Beyond PSI

Donald Kirk, a longtime correspondent in South Korea, is the author of two books and many articles on Korean issues.

The confrontation on the Korean peninsula gives every appearance of reaching critical mass. The war clouds wafting from North Korea carry the danger of a violent episode if not of a second Korean War. Clearly North Korea -- or rather Kim Jong Il and the ruling elite -- is writhing under condemnation by the U.N. Security Council and the world over its nuclear tests and missile launches.

The question now is what the United States and others can do besides talk of “consequences,” as Secretary of State Hillary Rodham Clinton has warned, and of “saber-rattling,” as the White House said dismissively.

The standoff lends itself to choices that are potentially dangerous, unreliable -- and possibly disastrous. One of these is the much-discussed Proliferation Security Initiative, or PSI, which empowers participants to try to blockade or at least monitor shipments of missiles and biological, chemical or nuclear materiel to and from other rogue states as well as terrorist organizations. The group has 16 “core” countries, while the remaining 80-plus nations have basically observer status.

In the wake of North Korea’s underground nuclear test this week, South Korea joined PSI as a core member. North Korea responded at once with a warning of military reprisals if anyone attempted to stop or board one of its vessels.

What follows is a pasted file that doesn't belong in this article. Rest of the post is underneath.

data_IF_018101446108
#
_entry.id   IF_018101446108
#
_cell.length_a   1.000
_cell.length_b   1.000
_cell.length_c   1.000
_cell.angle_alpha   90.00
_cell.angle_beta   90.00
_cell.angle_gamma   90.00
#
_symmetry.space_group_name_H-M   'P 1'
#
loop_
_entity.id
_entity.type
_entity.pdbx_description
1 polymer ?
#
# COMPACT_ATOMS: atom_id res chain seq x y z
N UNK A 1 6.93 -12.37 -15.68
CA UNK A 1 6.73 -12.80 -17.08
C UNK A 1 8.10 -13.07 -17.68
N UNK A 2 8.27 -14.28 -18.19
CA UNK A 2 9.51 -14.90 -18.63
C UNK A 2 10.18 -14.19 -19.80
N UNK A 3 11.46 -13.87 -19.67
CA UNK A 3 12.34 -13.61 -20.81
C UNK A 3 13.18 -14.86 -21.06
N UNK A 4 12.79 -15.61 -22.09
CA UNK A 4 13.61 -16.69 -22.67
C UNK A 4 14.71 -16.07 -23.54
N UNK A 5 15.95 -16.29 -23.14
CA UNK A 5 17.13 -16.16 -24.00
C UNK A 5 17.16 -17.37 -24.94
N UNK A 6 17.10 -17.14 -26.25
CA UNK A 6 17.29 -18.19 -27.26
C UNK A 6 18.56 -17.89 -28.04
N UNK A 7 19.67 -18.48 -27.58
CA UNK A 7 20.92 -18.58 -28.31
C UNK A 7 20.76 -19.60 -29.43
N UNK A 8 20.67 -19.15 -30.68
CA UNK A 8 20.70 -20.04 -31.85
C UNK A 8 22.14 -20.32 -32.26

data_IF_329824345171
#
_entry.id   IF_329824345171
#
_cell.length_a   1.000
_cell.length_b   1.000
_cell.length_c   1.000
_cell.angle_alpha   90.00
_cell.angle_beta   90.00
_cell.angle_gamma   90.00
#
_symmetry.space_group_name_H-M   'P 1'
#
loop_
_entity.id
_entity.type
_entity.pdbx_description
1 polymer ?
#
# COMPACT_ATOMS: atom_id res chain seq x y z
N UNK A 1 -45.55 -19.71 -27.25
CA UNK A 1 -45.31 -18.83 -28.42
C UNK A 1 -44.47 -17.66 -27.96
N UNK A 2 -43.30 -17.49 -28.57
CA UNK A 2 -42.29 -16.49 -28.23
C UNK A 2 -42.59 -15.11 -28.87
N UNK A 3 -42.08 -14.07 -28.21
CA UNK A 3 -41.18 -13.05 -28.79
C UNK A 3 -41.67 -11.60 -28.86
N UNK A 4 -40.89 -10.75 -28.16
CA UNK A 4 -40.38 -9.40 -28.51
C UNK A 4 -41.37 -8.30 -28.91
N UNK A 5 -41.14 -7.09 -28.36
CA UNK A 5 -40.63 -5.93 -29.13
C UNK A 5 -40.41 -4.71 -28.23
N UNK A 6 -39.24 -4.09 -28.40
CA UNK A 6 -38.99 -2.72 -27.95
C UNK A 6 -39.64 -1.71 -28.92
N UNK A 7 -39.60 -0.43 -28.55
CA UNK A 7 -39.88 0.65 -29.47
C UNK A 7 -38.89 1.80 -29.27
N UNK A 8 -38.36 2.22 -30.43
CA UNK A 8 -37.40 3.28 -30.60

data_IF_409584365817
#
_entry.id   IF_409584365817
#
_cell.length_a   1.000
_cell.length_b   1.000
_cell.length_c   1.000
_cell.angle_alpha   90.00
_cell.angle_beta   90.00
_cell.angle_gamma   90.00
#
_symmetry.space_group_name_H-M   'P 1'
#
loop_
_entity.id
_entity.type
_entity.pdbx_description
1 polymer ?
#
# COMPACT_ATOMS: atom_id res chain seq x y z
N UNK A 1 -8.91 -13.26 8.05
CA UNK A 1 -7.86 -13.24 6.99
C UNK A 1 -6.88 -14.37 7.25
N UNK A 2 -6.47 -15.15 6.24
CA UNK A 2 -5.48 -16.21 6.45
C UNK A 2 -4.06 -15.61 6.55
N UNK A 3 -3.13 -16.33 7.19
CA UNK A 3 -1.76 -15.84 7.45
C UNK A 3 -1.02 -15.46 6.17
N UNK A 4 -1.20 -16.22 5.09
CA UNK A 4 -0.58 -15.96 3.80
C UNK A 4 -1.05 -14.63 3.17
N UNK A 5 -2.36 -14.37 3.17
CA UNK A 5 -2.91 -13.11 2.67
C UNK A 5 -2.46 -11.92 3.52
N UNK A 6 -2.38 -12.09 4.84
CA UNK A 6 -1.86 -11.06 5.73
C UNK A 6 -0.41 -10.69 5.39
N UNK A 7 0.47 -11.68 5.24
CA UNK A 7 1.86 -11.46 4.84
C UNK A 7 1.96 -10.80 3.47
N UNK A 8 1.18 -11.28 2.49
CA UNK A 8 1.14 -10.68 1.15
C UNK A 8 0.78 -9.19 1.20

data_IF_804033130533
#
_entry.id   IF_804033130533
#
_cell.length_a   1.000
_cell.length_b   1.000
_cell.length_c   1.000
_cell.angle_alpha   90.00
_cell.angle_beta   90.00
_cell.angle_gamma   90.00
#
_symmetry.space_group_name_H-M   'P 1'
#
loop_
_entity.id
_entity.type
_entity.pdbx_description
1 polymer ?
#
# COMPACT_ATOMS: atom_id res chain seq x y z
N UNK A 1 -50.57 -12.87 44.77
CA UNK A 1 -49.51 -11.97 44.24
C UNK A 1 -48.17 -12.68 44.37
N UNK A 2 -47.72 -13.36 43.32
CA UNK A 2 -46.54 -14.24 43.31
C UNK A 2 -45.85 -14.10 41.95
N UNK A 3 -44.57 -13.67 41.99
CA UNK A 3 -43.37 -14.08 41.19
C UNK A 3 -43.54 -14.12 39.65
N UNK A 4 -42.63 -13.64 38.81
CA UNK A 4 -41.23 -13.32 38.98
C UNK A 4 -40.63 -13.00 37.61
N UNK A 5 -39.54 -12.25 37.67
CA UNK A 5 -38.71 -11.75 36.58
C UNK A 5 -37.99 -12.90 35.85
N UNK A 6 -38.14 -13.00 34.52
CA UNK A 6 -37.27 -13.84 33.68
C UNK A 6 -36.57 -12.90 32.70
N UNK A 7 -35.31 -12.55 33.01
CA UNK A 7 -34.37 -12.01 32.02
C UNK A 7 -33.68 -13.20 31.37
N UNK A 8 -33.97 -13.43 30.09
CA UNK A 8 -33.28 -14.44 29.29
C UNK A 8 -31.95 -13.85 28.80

PSI is the brainchild of John Bolton in 2003, when he was undersecretary of State for arms control during the presidency of George W. Bush, and other members of the old neocon crowd. The fact that President Obama appears to be as enthusiastic about PSI as Bush was highlights the irony of the similarities in the policies of the two presidents when it comes to the puzzle of North Korea.

For South Korea, the main benefit of joining PSI may be to get along with its American ally. The U.S. has only 28,500 troops in South Korea, including Air Force units, and is moving the last infantry and armored units north of Seoul to well south of the capital. American commanders seem convinced that South Korean forces could hold off the North Koreans on their own with U.S. air and naval support and modern weaponry.

Despite Pyongyang’s rhetoric over PSI, the initiative may be of only symbolic value in terms of the defense of the Korean peninsula. Although PSI could form the basis of a de facto alliance, the participants so far have engaged mainly in exercises and exchanges of information. And Seoul has said it would only stop North Korean vessels if they intruded in South Korea’s territorial waters -- a right that it has often vowed to exercise. The fact is, North Korean vessels have challenged South Koreans in the Yellow Sea in bloody battles in June 1999 and June 2002, with casualties on both sides.

This is not to say that PSI serves no real purpose. It is quite possible that nations, acting in concert, could use it to keep weapons of mass destruction, and the means to make and fire them, out of the hands of Al Qaeda and Taliban terrorists.